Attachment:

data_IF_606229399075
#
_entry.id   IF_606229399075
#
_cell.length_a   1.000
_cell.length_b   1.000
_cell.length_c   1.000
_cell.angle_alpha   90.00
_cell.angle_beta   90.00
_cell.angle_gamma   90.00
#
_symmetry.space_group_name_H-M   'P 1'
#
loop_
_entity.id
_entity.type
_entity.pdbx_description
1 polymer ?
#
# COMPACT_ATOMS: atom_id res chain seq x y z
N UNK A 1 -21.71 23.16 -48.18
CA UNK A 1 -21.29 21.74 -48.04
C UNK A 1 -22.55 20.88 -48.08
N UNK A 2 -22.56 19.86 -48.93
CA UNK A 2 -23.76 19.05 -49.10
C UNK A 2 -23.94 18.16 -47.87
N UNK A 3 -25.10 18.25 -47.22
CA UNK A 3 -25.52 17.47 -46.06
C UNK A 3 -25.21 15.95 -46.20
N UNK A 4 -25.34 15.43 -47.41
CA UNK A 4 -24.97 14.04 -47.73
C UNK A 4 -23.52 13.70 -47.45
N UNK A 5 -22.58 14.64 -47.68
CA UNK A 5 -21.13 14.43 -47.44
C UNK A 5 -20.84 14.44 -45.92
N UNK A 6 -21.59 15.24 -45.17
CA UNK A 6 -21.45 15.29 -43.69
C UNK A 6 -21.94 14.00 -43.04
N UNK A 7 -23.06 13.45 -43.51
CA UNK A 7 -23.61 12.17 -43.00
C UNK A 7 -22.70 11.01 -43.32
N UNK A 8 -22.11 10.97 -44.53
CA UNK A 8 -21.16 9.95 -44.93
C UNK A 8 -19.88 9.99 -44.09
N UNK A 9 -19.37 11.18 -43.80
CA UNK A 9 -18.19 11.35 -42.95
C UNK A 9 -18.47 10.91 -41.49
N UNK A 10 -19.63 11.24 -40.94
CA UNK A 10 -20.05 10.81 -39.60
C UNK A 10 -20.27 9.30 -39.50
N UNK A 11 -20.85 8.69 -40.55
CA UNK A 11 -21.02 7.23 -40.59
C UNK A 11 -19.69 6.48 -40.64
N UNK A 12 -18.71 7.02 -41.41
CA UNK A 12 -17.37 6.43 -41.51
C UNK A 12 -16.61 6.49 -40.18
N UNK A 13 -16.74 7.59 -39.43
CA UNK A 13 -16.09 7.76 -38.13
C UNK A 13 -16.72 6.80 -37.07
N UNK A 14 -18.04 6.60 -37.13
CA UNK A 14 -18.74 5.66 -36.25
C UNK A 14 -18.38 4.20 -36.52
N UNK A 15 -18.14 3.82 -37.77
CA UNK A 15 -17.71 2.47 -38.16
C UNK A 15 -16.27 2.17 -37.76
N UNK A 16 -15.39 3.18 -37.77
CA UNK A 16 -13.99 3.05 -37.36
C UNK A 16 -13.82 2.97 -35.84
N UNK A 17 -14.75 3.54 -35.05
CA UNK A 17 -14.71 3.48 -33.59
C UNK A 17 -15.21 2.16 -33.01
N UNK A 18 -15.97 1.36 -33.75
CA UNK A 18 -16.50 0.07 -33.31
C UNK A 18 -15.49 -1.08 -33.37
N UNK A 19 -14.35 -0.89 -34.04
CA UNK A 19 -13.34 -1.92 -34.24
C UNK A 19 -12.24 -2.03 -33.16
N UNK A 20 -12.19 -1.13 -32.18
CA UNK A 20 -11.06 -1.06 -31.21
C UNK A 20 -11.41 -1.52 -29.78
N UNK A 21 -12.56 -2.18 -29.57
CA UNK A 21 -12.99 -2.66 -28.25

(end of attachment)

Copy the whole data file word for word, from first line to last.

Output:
data_IF_606229399075
#
_entry.id   IF_606229399075
#
_cell.length_a   1.000
_cell.length_b   1.000
_cell.length_c   1.000
_cell.angle_alpha   90.00
_cell.angle_beta   90.00
_cell.angle_gamma   90.00
#
_symmetry.space_group_name_H-M   'P 1'
#
loop_
_entity.id
_entity.type
_entity.pdbx_description
1 polymer ?
#
# COMPACT_ATOMS: atom_id res chain seq x y z
N UNK A 1 -21.71 23.16 -48.18
CA UNK A 1 -21.29 21.74 -48.04
C UNK A 1 -22.55 20.88 -48.08
N UNK A 2 -22.56 19.86 -48.93
CA UNK A 2 -23.76 19.05 -49.10
C UNK A 2 -23.94 18.16 -47.87
N UNK A 3 -25.10 18.25 -47.22
CA UNK A 3 -25.52 17.47 -46.06
C UNK A 3 -25.21 15.95 -46.20
N UNK A 4 -25.34 15.43 -47.41
CA UNK A 4 -24.97 14.04 -47.73
C UNK A 4 -23.52 13.70 -47.45
N UNK A 5 -22.58 14.64 -47.68
CA UNK A 5 -21.13 14.43 -47.44
C UNK A 5 -20.84 14.44 -45.92
N UNK A 6 -21.59 15.24 -45.17
CA UNK A 6 -21.45 15.29 -43.69
C UNK A 6 -21.94 14.00 -43.04
N UNK A 7 -23.06 13.45 -43.51
CA UNK A 7 -23.61 12.17 -43.00
C UNK A 7 -22.70 11.01 -43.32
N UNK A 8 -22.11 10.97 -44.53
CA UNK A 8 -21.16 9.95 -44.93
C UNK A 8 -19.88 9.99 -44.09
N UNK A 9 -19.37 11.18 -43.80
CA UNK A 9 -18.19 11.35 -42.95
C UNK A 9 -18.47 10.91 -41.49
N UNK A 10 -19.63 11.24 -40.94
CA UNK A 10 -20.05 10.81 -39.60
C UNK A 10 -20.27 9.30 -39.50
N UNK A 11 -20.85 8.69 -40.55
CA UNK A 11 -21.02 7.23 -40.59
C UNK A 11 -19.69 6.48 -40.64
N UNK A 12 -18.71 7.02 -41.41
CA UNK A 12 -17.37 6.43 -41.51
C UNK A 12 -16.61 6.49 -40.18
N UNK A 13 -16.74 7.59 -39.43
CA UNK A 13 -16.09 7.76 -38.13
C UNK A 13 -16.72 6.80 -37.07
N UNK A 14 -18.04 6.60 -37.13
CA UNK A 14 -18.74 5.66 -36.25
C UNK A 14 -18.38 4.20 -36.52
N UNK A 15 -18.14 3.82 -37.77
CA UNK A 15 -17.71 2.47 -38.16
C UNK A 15 -16.27 2.17 -37.76
N UNK A 16 -15.39 3.18 -37.77
CA UNK A 16 -13.99 3.05 -37.36
C UNK A 16 -13.82 2.97 -35.84
N UNK A 17 -14.75 3.54 -35.05
CA UNK A 17 -14.71 3.48 -33.59
C UNK A 17 -15.21 2.16 -33.01
N UNK A 18 -15.97 1.36 -33.75
CA UNK A 18 -16.50 0.07 -33.31
C UNK A 18 -15.49 -1.08 -33.37
N UNK A 19 -14.35 -0.89 -34.04
CA UNK A 19 -13.34 -1.92 -34.24
C UNK A 19 -12.24 -2.03 -33.16
N UNK A 20 -12.19 -1.13 -32.18
CA UNK A 20 -11.06 -1.06 -31.21
C UNK A 20 -11.41 -1.52 -29.78
N UNK A 21 -12.56 -2.18 -29.57
CA UNK A 21 -12.99 -2.66 -28.25